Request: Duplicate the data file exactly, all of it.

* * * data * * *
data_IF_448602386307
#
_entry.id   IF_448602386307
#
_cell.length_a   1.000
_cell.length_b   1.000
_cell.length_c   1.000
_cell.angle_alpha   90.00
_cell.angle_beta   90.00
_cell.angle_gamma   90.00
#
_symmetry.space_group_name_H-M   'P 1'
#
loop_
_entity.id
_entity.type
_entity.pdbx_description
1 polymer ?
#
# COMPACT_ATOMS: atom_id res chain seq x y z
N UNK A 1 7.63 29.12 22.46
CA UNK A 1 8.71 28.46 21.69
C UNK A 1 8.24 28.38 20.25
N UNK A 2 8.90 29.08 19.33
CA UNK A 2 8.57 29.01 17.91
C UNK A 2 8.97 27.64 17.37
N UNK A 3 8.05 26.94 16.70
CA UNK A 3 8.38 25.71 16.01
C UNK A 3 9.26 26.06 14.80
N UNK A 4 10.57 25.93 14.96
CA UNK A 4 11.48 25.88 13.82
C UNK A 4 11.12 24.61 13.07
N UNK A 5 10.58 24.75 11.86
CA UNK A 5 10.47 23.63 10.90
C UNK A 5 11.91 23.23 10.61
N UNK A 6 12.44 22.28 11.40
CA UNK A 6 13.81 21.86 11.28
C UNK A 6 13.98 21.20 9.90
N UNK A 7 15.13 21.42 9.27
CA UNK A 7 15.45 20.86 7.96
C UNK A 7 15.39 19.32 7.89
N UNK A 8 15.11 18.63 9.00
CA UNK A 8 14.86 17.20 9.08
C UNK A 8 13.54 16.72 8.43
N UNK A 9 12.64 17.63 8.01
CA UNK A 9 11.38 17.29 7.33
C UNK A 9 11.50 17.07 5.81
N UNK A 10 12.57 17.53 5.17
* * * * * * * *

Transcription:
data_IF_448602386307
#
_entry.id   IF_448602386307
#
_cell.length_a   1.000
_cell.length_b   1.000
_cell.length_c   1.000
_cell.angle_alpha   90.00
_cell.angle_beta   90.00
_cell.angle_gamma   90.00
#
_symmetry.space_group_name_H-M   'P 1'
#
loop_
_entity.id
_entity.type
_entity.pdbx_description
1 polymer ?
#
# COMPACT_ATOMS: atom_id res chain seq x y z
N UNK A 1 7.63 29.12 22.46
CA UNK A 1 8.71 28.46 21.69
C UNK A 1 8.24 28.38 20.25
N UNK A 2 8.90 29.08 19.33
CA UNK A 2 8.57 29.01 17.91
C UNK A 2 8.97 27.64 17.37
N UNK A 3 8.05 26.94 16.70
CA UNK A 3 8.38 25.71 16.01
C UNK A 3 9.26 26.06 14.80
N UNK A 4 10.57 25.93 14.96
CA UNK A 4 11.48 25.88 13.82
C UNK A 4 11.12 24.61 13.07
N UNK A 5 10.58 24.75 11.86
CA UNK A 5 10.47 23.63 10.90
C UNK A 5 11.91 23.23 10.61
N UNK A 6 12.44 22.28 11.40
CA UNK A 6 13.81 21.86 11.28
C UNK A 6 13.98 21.20 9.90
N UNK A 7 15.13 21.42 9.27
CA UNK A 7 15.45 20.86 7.96
C UNK A 7 15.39 19.32 7.89
N UNK A 8 15.11 18.63 9.00
CA UNK A 8 14.86 17.20 9.08
C UNK A 8 13.54 16.72 8.43
N UNK A 9 12.64 17.63 8.01
CA UNK A 9 11.38 17.29 7.33
C UNK A 9 11.50 17.07 5.81
N UNK A 10 12.57 17.53 5.17